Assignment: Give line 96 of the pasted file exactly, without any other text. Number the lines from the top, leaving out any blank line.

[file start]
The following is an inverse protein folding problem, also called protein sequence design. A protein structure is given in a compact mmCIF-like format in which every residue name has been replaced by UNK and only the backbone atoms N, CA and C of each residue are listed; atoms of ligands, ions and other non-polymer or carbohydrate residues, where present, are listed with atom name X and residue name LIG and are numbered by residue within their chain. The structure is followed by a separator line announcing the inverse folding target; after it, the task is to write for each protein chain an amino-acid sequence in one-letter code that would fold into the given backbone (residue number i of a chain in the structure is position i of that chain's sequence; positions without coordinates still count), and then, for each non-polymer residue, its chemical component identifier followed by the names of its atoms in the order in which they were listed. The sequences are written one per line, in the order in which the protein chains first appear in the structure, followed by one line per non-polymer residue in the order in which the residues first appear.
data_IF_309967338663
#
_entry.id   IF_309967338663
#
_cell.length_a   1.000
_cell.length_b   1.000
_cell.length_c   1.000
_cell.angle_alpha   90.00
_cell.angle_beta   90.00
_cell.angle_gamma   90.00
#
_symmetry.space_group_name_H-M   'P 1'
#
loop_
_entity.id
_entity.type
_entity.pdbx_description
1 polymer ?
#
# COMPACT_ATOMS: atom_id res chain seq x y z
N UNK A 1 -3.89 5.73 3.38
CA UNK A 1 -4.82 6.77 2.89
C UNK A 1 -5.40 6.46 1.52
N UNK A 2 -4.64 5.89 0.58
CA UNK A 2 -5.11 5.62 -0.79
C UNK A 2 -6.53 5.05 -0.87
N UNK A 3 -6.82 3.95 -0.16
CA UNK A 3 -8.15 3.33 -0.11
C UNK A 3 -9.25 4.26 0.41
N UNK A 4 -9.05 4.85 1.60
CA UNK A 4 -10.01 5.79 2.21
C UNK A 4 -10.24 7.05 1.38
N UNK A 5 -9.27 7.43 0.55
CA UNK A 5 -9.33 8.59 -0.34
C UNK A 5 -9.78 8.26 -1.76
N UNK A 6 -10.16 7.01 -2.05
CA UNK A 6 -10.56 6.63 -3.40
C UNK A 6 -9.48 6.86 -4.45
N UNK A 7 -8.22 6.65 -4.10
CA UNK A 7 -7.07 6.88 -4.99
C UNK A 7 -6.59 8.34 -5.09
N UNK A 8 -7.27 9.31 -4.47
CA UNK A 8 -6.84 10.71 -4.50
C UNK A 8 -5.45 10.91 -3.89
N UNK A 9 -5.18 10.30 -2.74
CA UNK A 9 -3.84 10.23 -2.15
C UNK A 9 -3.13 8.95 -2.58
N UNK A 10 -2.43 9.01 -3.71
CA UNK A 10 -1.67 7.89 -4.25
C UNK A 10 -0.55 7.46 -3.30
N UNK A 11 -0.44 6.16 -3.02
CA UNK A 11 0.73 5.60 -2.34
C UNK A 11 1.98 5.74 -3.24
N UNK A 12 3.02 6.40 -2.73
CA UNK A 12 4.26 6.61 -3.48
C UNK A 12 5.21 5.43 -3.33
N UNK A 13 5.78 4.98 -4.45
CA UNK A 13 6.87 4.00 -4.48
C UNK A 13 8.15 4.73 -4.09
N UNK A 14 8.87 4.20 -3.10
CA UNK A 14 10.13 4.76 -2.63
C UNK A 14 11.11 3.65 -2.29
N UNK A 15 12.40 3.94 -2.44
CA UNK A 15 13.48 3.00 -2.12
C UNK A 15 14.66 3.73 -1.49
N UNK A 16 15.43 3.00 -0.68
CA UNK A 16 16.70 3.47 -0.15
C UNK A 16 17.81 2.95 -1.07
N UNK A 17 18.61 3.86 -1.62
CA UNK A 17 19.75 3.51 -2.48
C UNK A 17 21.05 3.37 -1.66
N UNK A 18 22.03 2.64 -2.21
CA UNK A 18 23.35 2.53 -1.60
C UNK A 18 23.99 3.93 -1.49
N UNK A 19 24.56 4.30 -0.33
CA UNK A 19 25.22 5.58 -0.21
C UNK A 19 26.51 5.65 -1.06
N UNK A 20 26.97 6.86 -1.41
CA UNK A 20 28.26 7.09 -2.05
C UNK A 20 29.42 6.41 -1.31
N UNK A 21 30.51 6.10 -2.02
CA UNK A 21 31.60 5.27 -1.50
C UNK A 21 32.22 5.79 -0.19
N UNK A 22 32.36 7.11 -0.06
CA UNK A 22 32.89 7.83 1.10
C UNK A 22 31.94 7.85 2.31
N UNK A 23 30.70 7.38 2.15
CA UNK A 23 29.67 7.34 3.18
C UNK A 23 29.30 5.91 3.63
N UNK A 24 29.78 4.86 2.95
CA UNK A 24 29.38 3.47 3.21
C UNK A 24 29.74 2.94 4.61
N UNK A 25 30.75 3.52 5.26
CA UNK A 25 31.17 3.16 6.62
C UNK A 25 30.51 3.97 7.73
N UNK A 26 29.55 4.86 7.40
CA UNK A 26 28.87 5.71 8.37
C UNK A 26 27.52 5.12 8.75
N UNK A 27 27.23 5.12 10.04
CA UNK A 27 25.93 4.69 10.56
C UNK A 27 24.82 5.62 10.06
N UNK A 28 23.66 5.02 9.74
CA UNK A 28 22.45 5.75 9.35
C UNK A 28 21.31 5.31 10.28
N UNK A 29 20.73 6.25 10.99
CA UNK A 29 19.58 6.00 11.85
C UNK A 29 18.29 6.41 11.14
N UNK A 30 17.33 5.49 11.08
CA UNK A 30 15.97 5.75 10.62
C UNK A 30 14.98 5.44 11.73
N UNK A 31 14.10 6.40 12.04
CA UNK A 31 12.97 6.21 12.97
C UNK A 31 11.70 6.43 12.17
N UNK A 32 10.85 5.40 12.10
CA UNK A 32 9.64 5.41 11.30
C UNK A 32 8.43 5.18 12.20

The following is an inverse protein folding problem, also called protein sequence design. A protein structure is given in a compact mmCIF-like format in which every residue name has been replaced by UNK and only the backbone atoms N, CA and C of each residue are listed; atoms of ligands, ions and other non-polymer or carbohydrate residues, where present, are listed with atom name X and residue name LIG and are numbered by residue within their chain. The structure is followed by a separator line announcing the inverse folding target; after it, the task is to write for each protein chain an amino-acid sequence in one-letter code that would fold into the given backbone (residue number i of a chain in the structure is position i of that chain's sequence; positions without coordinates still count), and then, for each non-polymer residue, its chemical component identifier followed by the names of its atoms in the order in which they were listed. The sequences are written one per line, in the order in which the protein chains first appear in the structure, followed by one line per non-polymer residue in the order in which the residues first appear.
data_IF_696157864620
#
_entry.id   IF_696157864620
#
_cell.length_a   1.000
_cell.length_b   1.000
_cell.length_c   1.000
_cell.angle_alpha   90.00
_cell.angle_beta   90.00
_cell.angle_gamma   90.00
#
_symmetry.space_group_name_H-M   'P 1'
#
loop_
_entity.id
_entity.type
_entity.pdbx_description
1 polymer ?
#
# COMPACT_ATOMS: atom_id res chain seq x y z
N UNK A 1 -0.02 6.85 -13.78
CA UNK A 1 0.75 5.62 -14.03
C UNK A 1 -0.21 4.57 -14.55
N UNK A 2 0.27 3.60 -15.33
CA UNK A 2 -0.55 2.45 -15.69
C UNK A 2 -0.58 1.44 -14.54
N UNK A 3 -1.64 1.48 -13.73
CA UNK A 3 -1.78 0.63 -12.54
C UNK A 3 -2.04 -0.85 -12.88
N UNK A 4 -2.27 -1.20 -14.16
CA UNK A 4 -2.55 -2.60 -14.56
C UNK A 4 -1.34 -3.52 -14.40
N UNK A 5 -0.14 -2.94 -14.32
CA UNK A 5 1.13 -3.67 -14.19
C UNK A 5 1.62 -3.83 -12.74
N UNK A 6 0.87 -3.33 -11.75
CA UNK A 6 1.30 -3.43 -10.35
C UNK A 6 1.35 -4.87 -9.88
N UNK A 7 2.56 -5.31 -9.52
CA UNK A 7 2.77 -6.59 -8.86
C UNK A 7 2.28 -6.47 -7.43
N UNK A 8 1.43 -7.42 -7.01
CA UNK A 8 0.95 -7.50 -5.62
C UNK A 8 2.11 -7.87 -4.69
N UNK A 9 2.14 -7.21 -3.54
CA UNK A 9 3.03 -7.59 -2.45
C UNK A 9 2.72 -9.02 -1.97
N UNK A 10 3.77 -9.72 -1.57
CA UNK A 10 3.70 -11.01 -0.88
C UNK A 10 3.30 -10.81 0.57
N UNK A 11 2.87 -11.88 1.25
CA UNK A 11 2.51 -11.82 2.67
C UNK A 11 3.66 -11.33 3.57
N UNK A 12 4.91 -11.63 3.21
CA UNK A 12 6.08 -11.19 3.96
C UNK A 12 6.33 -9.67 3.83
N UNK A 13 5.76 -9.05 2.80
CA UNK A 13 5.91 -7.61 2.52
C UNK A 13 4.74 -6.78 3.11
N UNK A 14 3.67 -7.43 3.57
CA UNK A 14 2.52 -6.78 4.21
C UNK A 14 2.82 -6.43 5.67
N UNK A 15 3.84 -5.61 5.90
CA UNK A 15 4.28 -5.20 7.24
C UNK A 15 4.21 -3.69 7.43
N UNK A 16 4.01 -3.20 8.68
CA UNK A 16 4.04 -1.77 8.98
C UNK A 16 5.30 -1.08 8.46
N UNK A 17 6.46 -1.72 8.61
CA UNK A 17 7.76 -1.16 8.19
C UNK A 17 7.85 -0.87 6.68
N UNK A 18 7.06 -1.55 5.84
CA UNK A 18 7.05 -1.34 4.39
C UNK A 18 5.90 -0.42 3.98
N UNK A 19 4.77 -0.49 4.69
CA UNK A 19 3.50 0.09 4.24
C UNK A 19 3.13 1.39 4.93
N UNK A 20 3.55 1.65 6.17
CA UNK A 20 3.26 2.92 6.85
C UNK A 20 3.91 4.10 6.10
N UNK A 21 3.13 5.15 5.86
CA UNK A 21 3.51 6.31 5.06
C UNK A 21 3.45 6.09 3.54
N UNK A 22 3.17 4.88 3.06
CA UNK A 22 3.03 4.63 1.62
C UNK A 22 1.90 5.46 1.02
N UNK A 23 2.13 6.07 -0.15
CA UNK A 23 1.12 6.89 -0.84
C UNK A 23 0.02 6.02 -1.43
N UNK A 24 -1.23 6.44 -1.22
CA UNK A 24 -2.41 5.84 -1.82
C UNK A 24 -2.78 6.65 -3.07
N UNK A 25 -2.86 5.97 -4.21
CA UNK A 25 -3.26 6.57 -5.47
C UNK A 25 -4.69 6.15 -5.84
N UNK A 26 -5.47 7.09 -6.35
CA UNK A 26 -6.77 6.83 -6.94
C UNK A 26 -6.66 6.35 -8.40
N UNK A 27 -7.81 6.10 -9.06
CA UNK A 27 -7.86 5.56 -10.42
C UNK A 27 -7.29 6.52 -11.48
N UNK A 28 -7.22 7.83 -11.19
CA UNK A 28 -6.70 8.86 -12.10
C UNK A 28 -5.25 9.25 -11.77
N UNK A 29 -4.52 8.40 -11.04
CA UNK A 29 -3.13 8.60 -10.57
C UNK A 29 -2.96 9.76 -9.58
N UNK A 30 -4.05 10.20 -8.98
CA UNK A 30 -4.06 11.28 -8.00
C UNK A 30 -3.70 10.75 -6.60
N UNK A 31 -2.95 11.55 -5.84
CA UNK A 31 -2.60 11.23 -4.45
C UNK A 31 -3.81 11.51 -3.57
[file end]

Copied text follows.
C UNK A 25 30.51 3.97 7.73